From the National Alliance for Public Charter Schools (NAPCS)....
Advocates and Families Across Nation Celebrate 20 Years of Public Charter Schools in America
Washington, D.C. – The National Alliance for Public Charter Schools (NAPCS) leads the nation in celebrating the single largest and most impactful education reform effort of the past two decades: public charter schools.
National Charter Schools Week celebrates the many benefits of public charter schools, which includes providing parents with better public school options, innovative teaching and learning methods, and autonomy to create real time school improvements as a means of improving student achievement. Parents, teachers, students and advocates will recognize the successes of these innovative and effective schools while stressing to lawmakers in states across the country to do more to expand access to high-quality public charter schools.
According to the NAPCS, which organizes National Charter Schools Week, advocates have significant reason to celebrate in 2012. The number of students attending public charter schools has increased by an estimated 76 percent over the past five school years, while the number of schools has grown 40 percent (from 3,999 to an estimated 5,627). These schools are serving more than two million students across the country, while more than 400,000 students sit on waiting lists to be able to attend the high-quality public charter school of their choosing.
“Over the past 20 years, Americans from all backgrounds have experienced the transformational benefits of high-quality public charter schools, and National Charter Schools Week raises awareness of the continued need to expand access to these schools for millions of additional children,” said Ursula Wright, interim president and CEO of the National Alliance for Public Charter Schools. “Despite significant progress in recent years, a great deal of work remains if we are to ensure that every state in the country allows effective and accountable charter schools for children.”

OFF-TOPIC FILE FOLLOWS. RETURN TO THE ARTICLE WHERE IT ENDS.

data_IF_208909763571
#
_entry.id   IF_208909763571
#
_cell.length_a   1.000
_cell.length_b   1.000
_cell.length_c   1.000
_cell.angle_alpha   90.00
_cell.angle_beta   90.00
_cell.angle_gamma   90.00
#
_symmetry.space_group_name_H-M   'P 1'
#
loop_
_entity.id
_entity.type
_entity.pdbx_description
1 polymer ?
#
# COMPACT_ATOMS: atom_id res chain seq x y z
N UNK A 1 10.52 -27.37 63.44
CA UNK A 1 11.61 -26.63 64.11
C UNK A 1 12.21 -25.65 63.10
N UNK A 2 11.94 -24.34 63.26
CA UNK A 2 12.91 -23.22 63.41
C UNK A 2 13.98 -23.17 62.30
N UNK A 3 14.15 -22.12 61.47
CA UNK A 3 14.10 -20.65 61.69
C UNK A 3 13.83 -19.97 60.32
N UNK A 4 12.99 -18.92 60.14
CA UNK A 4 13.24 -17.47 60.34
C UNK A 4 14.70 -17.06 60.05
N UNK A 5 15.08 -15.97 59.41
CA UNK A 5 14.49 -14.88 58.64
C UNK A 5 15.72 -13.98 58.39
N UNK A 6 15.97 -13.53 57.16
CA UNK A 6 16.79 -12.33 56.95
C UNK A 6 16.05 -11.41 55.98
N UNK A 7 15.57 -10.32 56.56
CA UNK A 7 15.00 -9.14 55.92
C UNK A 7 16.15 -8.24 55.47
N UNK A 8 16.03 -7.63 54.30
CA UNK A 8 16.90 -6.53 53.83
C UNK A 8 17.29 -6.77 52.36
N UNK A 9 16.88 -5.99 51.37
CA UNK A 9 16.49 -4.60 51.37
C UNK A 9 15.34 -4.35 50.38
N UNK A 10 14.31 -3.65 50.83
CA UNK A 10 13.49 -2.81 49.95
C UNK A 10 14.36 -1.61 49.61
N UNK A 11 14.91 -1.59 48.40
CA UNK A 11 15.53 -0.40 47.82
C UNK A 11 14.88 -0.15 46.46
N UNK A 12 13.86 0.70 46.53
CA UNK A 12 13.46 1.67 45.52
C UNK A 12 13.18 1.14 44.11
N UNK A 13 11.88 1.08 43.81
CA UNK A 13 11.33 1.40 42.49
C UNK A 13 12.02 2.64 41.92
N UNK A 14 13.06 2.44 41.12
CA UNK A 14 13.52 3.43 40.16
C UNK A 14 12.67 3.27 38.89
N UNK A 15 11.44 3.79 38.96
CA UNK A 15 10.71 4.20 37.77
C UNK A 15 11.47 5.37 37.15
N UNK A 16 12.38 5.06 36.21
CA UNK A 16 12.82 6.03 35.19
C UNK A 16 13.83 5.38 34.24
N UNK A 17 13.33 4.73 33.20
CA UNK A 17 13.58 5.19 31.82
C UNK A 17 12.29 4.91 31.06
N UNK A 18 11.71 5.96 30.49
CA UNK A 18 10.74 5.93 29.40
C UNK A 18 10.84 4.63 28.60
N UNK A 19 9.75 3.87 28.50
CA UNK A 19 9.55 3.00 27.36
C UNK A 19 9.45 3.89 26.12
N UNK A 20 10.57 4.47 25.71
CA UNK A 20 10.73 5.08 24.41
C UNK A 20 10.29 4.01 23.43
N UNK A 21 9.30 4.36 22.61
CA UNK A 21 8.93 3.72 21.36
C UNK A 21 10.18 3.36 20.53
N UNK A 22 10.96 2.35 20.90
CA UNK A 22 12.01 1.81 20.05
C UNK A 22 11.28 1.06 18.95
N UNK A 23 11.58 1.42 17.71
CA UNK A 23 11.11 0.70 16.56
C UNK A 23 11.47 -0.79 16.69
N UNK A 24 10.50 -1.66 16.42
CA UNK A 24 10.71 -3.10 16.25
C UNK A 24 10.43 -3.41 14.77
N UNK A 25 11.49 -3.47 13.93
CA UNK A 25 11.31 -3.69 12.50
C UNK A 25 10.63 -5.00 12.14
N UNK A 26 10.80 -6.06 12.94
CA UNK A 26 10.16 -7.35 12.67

What started as an experiment in Minnesota in 1991 has now swept the country, with 41 states and the District of Columbia offering high-quality public charter school options and enrolling five percent of the nation’s public school students. With this growth, public charter schools have achieved bipartisan support over the years.
Charter schools are independent, tuition-free public schools allowed freedom to be more innovative, while being held accountable for improved student achievement. These open enrollment schools foster a partnership between parents, teachers and students that lead to improved academic results.
Studies indicate that effective public charter schools are making a significant impact on student achievement. Research from a RAND study, as well as a Betts and Tang meta-analysis indicates that public charter schools increase high school graduation and college acceptance rates, and provide significant benefits to students from low-income neighborhoods or students who are struggling in traditional public schools.
For more information about public charter schools, or about National Charter Schools Week, please visit www.PublicCharters.org.